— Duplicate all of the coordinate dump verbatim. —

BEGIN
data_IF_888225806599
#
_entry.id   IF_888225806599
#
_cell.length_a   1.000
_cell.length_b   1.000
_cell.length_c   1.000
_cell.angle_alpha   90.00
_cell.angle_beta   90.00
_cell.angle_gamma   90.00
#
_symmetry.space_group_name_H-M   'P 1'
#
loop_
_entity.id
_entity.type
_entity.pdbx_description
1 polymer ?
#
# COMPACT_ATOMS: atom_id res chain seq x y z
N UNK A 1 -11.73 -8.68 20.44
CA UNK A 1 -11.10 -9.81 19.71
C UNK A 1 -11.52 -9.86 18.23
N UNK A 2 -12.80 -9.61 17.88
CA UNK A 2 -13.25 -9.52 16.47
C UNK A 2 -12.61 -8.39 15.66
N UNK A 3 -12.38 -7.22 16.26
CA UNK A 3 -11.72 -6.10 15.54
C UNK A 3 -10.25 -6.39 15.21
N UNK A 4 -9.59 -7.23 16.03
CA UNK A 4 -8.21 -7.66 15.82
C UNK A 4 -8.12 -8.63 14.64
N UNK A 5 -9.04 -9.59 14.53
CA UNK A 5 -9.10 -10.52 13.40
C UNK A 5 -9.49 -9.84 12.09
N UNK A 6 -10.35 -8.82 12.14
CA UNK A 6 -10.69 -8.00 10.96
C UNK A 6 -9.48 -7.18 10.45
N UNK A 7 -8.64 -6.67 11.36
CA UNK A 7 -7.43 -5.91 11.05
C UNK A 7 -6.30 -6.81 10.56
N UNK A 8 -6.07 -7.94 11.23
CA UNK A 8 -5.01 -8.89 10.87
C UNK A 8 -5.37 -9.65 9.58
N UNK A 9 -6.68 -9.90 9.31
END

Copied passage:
data_IF_888225806599
#
_entry.id   IF_888225806599
#
_cell.length_a   1.000
_cell.length_b   1.000
_cell.length_c   1.000
_cell.angle_alpha   90.00
_cell.angle_beta   90.00
_cell.angle_gamma   90.00
#
_symmetry.space_group_name_H-M   'P 1'
#
loop_
_entity.id
_entity.type
_entity.pdbx_description
1 polymer ?
#
# COMPACT_ATOMS: atom_id res chain seq x y z
N UNK A 1 -11.73 -8.68 20.44
CA UNK A 1 -11.10 -9.81 19.71
C UNK A 1 -11.52 -9.86 18.23
N UNK A 2 -12.80 -9.61 17.88
CA UNK A 2 -13.25 -9.52 16.47
C UNK A 2 -12.61 -8.39 15.66
N UNK A 3 -12.38 -7.22 16.26
CA UNK A 3 -11.72 -6.10 15.54
C UNK A 3 -10.25 -6.39 15.21
N UNK A 4 -9.59 -7.23 16.03
CA UNK A 4 -8.21 -7.66 15.82
C UNK A 4 -8.12 -8.63 14.64
N UNK A 5 -9.04 -9.59 14.53
CA UNK A 5 -9.10 -10.52 13.40
C UNK A 5 -9.49 -9.84 12.09
N UNK A 6 -10.35 -8.82 12.14
CA UNK A 6 -10.69 -8.00 10.96
C UNK A 6 -9.48 -7.18 10.45
N UNK A 7 -8.64 -6.67 11.36
CA UNK A 7 -7.43 -5.91 11.05
C UNK A 7 -6.30 -6.81 10.56
N UNK A 8 -6.07 -7.94 11.23
CA UNK A 8 -5.01 -8.89 10.87
C UNK A 8 -5.37 -9.65 9.58
N UNK A 9 -6.68 -9.90 9.31